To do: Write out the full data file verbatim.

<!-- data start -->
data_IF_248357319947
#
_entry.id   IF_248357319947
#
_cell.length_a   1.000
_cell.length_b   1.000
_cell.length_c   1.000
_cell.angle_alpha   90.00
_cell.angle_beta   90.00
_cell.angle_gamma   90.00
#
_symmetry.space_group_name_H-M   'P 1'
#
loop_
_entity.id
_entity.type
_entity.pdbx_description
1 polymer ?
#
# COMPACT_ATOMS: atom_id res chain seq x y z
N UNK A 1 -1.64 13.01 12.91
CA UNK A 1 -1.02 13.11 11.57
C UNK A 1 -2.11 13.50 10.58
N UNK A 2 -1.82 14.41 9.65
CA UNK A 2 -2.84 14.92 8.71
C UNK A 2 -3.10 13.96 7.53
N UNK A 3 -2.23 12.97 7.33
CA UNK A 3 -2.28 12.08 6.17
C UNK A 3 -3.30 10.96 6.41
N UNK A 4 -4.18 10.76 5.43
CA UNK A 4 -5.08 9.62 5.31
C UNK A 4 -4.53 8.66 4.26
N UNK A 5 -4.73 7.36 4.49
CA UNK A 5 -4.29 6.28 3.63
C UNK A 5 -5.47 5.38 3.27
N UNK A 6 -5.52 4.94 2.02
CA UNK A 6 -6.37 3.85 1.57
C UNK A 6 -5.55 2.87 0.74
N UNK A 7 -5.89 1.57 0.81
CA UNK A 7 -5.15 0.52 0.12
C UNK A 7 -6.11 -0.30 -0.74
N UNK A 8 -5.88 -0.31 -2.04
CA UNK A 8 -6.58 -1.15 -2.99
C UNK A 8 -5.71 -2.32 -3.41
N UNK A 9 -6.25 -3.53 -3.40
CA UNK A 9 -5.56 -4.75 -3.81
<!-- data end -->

data_IF_248357319947
#
_entry.id   IF_248357319947
#
_cell.length_a   1.000
_cell.length_b   1.000
_cell.length_c   1.000
_cell.angle_alpha   90.00
_cell.angle_beta   90.00
_cell.angle_gamma   90.00
#
_symmetry.space_group_name_H-M   'P 1'
#
loop_
_entity.id
_entity.type
_entity.pdbx_description
1 polymer ?
#
# COMPACT_ATOMS: atom_id res chain seq x y z
N UNK A 1 -1.64 13.01 12.91
CA UNK A 1 -1.02 13.11 11.57
C UNK A 1 -2.11 13.50 10.58
N UNK A 2 -1.82 14.41 9.65
CA UNK A 2 -2.84 14.92 8.71
C UNK A 2 -3.10 13.96 7.53
N UNK A 3 -2.23 12.97 7.33
CA UNK A 3 -2.28 12.08 6.17
C UNK A 3 -3.30 10.96 6.41
N UNK A 4 -4.18 10.76 5.43
CA UNK A 4 -5.08 9.62 5.31
C UNK A 4 -4.53 8.66 4.26
N UNK A 5 -4.73 7.36 4.49
CA UNK A 5 -4.29 6.28 3.63
C UNK A 5 -5.47 5.38 3.27
N UNK A 6 -5.52 4.94 2.02
CA UNK A 6 -6.37 3.85 1.57
C UNK A 6 -5.55 2.87 0.74
N UNK A 7 -5.89 1.57 0.81
CA UNK A 7 -5.15 0.52 0.12
C UNK A 7 -6.11 -0.30 -0.74
N UNK A 8 -5.88 -0.31 -2.04
CA UNK A 8 -6.58 -1.15 -2.99
C UNK A 8 -5.71 -2.32 -3.41
N UNK A 9 -6.25 -3.53 -3.40
CA UNK A 9 -5.56 -4.75 -3.81